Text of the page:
Workers with disabilities left out of Obama wage planFebruary 1, 2014
Advocates are crying foul after learning that many individuals with disabilities will likely be left out of President Barack Obama’s plan to hike the minimum wage for federal contractors.
Obama said in his State of the Union address earlier this week that he will issue an executive order mandating that federal contractors pay their workers no less than $10.10 per hour.
“In the coming weeks, I will issue an executive order requiring federal contractors to pay their federally-funded employees a fair wage of at least $10.10 an hour — because if you cook our troops’ meals or wash their dishes, you shouldn’t have to live in poverty,” Obama said.
But now advocates say they are being told that the plan excludes people with disabilities who currently earn less than the federal minimum of $7.25 per hour.
Employers — including many with federal government contracts — can obtain special permission from the U.S. Department of Labor to pay those with disabilities less than minimum wage under a provision that’s been in place since the 1930s. Many disability advocacy groups have urged an end to the policy in recent years arguing that it is outdated and unfairly encourages segregation.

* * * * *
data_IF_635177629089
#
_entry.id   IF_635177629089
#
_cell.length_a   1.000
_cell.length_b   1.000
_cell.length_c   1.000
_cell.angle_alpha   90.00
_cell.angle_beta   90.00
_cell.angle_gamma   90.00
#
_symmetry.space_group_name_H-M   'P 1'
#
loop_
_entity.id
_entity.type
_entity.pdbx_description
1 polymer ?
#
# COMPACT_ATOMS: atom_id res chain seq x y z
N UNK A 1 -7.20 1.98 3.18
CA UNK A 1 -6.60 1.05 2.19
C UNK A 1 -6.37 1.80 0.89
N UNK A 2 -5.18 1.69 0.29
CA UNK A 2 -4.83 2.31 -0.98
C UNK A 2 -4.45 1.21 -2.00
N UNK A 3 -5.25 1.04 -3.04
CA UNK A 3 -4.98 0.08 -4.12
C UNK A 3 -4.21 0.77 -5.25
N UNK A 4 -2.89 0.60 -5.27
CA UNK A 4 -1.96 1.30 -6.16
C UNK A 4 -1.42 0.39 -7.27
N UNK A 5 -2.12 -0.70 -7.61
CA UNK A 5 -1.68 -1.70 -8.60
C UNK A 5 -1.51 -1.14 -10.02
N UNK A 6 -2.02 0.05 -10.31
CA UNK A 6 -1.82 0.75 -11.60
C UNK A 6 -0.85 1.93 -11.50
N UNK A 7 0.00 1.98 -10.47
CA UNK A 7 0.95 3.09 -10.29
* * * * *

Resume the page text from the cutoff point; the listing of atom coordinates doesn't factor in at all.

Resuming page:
It’s unclear how many people earn less than minimum wage as employees of federal contractors, but the AbilityOne Program, which facilitates federal contracts for employers of those with disabilities, says that nearly 50,000 people with disabilities were employed through its programs in 2012, many of whom are believed to be working for subminimum wage.
In a call this week with U.S. Secretary of Labor Tom Perez and Vice President Joe Biden, disability advocates say they were told that the executive order would not alter the ability of approved federal contractors to continue paying people with disabilities less than minimum wage, though such workers could see a slight uptick in pay. That’s because subminimum wage is often calculated as a percentage of the pay that a typical worker would earn for the same job.